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What Google’s Hummingbird update means for marketers

Ken Wisnefski

Ken Wisnefski is founder/CEO of WebiMax

By Ken Wisnefski

On the eve of Google's 15th birthday last week, the search engine giant unveiled an algorithm update that had marketers on their toes regarding the effect that it might have on their Google rankings, even leaving some panicking that "SEO is dead."

However, unbeknownst to most, Google had actually set what is being dubbed the Hummingbird update live a few months prior to the announcement and the results far from buried the impact of Internet marketing.

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No more winging it
The Hummingbird update was named to reflect the speed and precision that Google believes its algorithm now shares with its feathered namesake.

The key part of the Google message for marketers is precision.

The search engine giant understood that its users are expecting more from their search results than ever before. This comes from expecting more of any and all technology in 2013 and the capabilities of the technology being used to search via Google.

Whether it is through Siri or other voice-activated software, longer and more complex phrases are being searched more often than ever before.

Hummingbird looks to replace the keyword matching tactics of the past with the ability to understand what it is a particular user is looking to gain from his or her searching experience.

The biggest reason companies did not see a seismic shift in the rankings as a result of the algorithm change is Google has not changed what it prioritizes in terms of rankings.

As the Panda, Penguin and even the Caffeine updates have shown, Google puts the most value in companies that have links from authoritative sources linking back to their site and produce unique and engaging content from which their audience can benefit.

Turning the page
All Google updates from the past and all updates moving forward will be put in place to better serve the needs of individual Google users.

While this may not impact the giants of the rankings, small businesses are now presented with a tremendous opportunity to capitalize on their Internet marketing initiatives.

Most small businesses will take considerable time to appear on the first page of the Google rankings for highly competitive and general keywords.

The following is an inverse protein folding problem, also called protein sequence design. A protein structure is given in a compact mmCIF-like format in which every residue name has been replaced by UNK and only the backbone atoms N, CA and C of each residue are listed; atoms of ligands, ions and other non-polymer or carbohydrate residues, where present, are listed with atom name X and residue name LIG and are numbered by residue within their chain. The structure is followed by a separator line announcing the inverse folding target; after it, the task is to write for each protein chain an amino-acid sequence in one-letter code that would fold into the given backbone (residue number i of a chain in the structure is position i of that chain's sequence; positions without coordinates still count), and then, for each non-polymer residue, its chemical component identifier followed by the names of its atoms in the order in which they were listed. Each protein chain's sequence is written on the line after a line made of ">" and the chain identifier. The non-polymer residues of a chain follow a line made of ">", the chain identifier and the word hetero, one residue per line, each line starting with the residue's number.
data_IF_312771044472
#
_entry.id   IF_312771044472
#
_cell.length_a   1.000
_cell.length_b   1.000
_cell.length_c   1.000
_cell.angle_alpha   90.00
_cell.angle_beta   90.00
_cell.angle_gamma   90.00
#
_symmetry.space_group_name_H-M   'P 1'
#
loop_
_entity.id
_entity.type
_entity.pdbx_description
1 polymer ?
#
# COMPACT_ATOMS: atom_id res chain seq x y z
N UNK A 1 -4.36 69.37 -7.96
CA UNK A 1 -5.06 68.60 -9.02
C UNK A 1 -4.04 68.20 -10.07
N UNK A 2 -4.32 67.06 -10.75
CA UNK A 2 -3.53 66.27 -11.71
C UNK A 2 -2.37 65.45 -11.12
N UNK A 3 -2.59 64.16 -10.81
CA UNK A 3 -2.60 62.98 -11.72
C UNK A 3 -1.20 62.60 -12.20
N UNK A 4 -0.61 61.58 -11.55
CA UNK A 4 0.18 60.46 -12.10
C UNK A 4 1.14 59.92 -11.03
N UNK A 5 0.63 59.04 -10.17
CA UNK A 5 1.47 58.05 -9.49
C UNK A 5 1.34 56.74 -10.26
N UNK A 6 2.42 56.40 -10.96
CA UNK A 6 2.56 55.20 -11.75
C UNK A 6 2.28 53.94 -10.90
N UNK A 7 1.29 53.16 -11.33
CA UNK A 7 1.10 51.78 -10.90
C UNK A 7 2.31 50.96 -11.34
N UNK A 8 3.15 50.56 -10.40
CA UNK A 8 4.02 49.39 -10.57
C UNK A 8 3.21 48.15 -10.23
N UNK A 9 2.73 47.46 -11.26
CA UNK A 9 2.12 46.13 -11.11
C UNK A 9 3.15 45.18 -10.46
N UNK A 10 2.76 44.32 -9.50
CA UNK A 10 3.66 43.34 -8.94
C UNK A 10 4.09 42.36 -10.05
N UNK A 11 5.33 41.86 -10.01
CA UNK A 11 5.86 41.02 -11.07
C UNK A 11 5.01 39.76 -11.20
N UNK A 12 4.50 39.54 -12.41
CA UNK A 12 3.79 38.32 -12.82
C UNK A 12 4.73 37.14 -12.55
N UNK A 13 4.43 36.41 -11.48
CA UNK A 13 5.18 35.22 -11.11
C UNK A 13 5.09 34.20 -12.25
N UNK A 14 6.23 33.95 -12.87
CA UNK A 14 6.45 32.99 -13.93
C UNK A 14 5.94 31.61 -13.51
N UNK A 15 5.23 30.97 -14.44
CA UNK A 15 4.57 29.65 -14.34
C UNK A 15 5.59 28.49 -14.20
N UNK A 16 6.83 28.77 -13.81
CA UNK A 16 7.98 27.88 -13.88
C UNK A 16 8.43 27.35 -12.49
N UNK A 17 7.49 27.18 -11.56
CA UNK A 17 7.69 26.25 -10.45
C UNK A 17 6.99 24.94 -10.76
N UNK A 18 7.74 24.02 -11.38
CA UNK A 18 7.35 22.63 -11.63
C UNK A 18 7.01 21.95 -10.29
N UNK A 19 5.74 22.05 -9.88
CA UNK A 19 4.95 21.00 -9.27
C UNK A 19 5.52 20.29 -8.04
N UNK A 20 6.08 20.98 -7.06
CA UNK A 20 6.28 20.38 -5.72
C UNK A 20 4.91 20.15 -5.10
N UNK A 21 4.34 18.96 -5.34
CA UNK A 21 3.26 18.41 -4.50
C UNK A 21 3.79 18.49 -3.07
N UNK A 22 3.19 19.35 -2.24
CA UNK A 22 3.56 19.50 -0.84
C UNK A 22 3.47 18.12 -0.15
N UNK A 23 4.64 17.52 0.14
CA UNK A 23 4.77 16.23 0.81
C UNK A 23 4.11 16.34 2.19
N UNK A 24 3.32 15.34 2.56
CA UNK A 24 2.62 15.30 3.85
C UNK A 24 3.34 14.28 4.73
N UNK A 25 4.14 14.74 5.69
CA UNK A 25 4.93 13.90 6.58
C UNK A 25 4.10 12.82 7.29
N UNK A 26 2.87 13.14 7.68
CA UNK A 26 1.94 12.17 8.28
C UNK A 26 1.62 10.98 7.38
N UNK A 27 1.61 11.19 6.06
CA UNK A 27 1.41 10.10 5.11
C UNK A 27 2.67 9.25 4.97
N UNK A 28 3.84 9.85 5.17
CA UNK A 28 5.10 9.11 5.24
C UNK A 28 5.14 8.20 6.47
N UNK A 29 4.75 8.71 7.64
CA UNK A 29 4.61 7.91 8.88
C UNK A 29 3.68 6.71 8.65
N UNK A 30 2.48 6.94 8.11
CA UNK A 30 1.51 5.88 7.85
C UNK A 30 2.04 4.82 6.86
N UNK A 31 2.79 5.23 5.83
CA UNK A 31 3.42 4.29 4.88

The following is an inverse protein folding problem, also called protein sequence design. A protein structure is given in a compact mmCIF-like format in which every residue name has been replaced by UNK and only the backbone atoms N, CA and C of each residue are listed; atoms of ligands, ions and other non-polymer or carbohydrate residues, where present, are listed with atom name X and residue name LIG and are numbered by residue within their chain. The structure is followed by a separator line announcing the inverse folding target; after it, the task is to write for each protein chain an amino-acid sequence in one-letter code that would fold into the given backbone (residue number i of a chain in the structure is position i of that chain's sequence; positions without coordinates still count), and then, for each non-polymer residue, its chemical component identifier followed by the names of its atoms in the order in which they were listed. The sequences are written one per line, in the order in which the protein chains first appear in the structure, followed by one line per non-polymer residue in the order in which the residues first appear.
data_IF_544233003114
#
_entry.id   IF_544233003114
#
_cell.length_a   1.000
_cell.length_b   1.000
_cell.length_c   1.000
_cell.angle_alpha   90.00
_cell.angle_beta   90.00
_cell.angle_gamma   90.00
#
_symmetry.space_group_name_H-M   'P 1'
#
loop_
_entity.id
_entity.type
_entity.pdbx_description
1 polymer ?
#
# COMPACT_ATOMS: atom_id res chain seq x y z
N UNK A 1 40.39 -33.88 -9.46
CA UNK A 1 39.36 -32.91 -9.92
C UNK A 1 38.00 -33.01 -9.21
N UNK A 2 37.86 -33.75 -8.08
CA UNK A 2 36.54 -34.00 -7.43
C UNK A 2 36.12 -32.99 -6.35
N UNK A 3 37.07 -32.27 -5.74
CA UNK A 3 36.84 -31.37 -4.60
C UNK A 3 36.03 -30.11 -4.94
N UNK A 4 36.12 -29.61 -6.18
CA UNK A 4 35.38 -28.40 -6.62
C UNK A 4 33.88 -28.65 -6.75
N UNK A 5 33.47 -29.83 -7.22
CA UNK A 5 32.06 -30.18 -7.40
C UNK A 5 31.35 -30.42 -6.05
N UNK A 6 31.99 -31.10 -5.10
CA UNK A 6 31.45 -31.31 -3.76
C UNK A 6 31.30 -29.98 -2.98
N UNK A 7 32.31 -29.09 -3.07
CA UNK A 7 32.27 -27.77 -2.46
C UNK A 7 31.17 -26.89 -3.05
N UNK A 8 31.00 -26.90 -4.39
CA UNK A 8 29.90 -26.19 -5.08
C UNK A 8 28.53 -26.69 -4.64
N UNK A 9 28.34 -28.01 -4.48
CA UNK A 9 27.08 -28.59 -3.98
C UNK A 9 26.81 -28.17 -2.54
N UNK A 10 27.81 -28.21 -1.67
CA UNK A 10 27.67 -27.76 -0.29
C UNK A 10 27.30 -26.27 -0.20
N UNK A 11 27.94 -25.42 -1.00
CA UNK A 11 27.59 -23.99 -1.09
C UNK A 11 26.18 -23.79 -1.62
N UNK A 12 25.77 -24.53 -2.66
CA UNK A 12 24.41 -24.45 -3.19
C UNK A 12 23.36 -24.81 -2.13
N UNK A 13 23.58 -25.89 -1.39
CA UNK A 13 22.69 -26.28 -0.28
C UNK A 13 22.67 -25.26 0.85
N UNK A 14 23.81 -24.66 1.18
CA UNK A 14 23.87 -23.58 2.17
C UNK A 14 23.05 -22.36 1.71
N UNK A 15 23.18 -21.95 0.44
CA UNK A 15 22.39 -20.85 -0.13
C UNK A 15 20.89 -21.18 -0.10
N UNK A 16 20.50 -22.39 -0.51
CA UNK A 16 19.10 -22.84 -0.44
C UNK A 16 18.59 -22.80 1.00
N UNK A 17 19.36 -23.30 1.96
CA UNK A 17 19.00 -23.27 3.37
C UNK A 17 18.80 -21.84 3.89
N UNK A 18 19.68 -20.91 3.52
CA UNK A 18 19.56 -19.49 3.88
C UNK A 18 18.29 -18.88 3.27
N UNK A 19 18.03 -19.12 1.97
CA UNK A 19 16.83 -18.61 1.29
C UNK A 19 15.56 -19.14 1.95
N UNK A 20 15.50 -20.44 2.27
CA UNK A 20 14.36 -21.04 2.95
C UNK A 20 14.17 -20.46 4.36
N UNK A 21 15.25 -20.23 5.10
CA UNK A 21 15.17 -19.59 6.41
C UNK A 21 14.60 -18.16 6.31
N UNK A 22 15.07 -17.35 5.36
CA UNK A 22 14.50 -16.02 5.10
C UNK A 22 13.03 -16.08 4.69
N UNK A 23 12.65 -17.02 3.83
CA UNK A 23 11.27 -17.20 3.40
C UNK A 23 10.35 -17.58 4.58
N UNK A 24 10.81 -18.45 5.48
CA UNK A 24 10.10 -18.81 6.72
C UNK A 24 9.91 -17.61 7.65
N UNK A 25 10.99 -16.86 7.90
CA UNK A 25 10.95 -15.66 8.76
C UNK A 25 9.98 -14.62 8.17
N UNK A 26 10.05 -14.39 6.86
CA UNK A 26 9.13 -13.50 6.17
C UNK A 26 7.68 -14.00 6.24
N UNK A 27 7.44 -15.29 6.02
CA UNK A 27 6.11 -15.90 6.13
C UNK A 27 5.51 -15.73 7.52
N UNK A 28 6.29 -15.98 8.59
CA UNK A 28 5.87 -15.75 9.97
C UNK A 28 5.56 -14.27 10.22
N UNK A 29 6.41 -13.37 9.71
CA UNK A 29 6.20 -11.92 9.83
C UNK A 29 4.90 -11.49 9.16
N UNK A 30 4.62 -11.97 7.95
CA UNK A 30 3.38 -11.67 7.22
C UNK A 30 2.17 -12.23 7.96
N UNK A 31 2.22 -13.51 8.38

However, the Hummingbird update shows that the search engine giant will make it easier for companies to compete with the giants of their field in the localized space.

Strategies should be put in place to boost brand relevancy for phrases that users search on a daily basis.

Whether it is “best furniture store in Des Moines” or “cute dresses in Lexington,” marketers that start to think smaller may actually see the biggest gains for their business.

In addition to geographical terms, companies should look over analytics and see what types of questions their client base is asking.

Understanding what potential customers want to know is the first step towards putting in strategies to answer these questions.

When all phases of a content marketing strategy are working towards meeting the demands of the public, rankings will be achieved and a strong brand reputation will be warranted.

THE RUMORS of the death of search engine marketing (SEO) have been around since the beginning of Internet marketing efforts.

The truth is old SEO tactics will die off, but the best practices will continue to evolve and help businesses who understand the true message of Google.

Provide the most relevant information in the space, inform or entertain your audience and give users a reason to come back for more.

Kenneth Wisnefski is founder/CEO of WebiMax, a Mt. Laurel, NJ-based social media and Internet marketing company. Reach him at .

 
Related content: Columns, Ken Wisnefski, WebiMax, SEO, Google, Hummingbird, search engine optimization, luxury marketing, luxury, mobile advertising, mobile commerce, mobile marketing, mobile

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